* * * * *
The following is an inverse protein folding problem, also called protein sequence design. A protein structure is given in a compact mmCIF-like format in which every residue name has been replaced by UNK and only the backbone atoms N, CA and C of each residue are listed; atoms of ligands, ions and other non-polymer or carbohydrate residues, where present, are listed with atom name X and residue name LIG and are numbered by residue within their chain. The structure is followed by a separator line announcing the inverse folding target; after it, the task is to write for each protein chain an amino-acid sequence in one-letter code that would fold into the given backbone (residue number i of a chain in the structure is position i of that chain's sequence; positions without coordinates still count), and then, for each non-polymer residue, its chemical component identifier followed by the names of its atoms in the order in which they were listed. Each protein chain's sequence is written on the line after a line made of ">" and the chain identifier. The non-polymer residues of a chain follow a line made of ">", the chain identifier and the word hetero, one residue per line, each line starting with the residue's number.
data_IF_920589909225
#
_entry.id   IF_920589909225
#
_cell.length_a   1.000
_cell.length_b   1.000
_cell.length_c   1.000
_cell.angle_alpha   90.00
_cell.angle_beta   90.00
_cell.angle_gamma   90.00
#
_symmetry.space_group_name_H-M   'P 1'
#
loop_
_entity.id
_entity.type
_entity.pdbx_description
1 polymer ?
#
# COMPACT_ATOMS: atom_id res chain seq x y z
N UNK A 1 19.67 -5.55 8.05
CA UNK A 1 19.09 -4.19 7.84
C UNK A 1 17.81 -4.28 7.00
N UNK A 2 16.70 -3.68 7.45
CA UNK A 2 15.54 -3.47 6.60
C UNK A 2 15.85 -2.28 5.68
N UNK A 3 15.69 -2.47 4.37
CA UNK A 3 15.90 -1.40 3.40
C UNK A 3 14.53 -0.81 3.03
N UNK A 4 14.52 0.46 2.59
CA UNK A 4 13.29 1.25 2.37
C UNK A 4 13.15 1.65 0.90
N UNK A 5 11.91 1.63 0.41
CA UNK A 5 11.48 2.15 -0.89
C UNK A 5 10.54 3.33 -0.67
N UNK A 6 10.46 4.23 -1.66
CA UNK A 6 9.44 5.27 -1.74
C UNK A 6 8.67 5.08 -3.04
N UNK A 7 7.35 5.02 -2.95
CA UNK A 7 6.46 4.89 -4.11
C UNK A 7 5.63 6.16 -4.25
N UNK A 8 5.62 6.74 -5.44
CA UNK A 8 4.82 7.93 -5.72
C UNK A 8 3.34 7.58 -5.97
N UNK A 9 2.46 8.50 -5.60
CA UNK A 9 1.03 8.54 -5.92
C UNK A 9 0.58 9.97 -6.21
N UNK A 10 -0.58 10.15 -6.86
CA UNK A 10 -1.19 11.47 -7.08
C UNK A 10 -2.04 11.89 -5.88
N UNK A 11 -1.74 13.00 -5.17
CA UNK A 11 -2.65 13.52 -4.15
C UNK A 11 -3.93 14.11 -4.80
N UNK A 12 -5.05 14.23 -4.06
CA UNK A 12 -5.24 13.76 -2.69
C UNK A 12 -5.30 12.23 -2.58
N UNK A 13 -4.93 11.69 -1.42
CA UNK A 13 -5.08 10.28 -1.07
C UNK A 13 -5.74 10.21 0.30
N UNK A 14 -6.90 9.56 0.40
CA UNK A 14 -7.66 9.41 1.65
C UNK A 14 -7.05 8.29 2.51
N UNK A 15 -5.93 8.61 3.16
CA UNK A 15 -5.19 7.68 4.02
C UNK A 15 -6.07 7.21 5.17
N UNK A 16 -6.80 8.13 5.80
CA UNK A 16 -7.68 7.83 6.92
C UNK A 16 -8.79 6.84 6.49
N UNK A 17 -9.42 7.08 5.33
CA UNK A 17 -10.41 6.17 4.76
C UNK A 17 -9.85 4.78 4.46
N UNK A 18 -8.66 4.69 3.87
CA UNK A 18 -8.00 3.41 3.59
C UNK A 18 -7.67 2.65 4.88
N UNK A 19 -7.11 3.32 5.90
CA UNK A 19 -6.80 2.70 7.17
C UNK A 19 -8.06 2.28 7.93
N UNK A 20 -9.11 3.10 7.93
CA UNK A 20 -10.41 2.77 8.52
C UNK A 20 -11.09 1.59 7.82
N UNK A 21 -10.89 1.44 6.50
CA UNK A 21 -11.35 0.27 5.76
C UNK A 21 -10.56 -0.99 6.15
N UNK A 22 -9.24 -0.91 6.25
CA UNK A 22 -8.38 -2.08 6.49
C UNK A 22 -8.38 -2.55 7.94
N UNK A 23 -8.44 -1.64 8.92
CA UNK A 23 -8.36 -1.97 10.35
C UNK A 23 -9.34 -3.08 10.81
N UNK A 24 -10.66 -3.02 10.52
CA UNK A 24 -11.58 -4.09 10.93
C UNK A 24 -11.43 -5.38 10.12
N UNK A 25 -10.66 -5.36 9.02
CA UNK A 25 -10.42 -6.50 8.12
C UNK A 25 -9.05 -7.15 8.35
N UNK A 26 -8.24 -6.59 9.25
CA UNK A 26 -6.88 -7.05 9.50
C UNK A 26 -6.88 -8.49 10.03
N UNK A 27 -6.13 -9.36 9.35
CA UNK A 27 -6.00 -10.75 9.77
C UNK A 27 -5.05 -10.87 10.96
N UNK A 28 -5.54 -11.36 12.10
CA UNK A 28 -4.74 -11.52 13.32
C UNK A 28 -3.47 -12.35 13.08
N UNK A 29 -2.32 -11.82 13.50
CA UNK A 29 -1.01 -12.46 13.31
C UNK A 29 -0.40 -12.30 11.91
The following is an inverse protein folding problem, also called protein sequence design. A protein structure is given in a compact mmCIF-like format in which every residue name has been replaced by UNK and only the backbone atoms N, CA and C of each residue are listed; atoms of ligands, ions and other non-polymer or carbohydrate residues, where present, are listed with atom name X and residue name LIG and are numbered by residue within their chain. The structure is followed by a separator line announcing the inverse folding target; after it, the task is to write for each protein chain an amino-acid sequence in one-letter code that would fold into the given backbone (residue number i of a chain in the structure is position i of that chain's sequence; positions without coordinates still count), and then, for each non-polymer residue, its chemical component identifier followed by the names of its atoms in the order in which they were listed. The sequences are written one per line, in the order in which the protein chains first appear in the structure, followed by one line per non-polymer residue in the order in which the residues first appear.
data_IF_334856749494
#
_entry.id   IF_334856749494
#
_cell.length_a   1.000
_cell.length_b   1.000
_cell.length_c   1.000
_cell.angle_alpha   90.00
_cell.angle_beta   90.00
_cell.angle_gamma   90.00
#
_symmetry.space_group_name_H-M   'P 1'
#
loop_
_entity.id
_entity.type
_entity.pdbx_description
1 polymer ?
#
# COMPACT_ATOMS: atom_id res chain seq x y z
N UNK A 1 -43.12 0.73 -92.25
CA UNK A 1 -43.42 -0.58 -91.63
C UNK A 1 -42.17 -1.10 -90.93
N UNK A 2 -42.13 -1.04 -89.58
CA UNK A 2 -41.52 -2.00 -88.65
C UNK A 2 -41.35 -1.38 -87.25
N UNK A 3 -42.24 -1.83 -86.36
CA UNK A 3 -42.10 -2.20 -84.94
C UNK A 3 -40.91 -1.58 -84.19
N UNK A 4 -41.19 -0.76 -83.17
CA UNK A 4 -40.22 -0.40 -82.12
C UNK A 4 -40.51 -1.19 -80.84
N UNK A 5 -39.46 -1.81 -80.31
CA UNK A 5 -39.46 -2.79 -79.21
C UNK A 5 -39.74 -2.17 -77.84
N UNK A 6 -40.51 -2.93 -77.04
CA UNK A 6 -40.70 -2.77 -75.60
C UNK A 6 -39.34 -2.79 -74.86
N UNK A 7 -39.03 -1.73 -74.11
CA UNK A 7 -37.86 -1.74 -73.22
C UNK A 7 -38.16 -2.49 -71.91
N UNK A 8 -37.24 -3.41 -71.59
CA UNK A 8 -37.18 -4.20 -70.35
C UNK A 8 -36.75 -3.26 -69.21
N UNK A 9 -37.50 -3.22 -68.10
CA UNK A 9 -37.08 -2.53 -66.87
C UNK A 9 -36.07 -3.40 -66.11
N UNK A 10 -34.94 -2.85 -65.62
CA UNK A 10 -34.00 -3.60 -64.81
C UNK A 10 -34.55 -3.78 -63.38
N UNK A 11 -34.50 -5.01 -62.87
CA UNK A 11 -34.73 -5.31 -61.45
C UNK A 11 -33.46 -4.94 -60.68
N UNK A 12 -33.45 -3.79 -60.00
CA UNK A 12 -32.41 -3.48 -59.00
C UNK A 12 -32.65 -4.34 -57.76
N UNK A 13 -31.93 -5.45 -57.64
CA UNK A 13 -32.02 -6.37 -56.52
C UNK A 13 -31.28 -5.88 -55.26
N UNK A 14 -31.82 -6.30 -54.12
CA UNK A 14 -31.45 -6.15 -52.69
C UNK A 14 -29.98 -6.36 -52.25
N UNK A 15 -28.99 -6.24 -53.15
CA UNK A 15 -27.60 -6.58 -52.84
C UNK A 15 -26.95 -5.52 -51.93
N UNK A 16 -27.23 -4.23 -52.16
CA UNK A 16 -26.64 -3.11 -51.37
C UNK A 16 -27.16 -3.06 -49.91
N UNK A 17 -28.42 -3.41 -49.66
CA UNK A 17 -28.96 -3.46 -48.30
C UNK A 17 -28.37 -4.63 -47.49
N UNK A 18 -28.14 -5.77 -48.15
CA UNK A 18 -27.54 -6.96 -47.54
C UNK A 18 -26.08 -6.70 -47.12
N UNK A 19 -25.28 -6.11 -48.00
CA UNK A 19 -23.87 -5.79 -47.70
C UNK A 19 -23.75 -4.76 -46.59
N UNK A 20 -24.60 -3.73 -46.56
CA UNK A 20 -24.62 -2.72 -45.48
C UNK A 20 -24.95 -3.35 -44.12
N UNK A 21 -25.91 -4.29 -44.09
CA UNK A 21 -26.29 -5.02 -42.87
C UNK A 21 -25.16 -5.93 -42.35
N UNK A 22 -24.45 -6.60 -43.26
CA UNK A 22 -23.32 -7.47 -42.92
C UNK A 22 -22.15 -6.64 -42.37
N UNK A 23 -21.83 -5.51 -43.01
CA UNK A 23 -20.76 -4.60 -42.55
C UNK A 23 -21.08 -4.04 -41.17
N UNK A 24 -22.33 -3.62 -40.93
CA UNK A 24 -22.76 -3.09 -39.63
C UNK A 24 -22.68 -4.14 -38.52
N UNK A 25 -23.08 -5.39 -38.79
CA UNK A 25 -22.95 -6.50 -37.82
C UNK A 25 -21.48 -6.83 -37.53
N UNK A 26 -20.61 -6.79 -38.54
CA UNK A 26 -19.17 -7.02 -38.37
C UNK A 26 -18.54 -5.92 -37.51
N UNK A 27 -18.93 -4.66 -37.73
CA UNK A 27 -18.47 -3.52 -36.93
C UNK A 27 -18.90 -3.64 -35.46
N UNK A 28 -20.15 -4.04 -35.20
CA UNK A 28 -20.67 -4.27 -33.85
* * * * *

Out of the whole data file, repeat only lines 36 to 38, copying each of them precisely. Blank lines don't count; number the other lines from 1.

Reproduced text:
C UNK A 5 10.54 3.33 -0.67
N UNK A 6 10.46 4.23 -1.66
CA UNK A 6 9.44 5.27 -1.74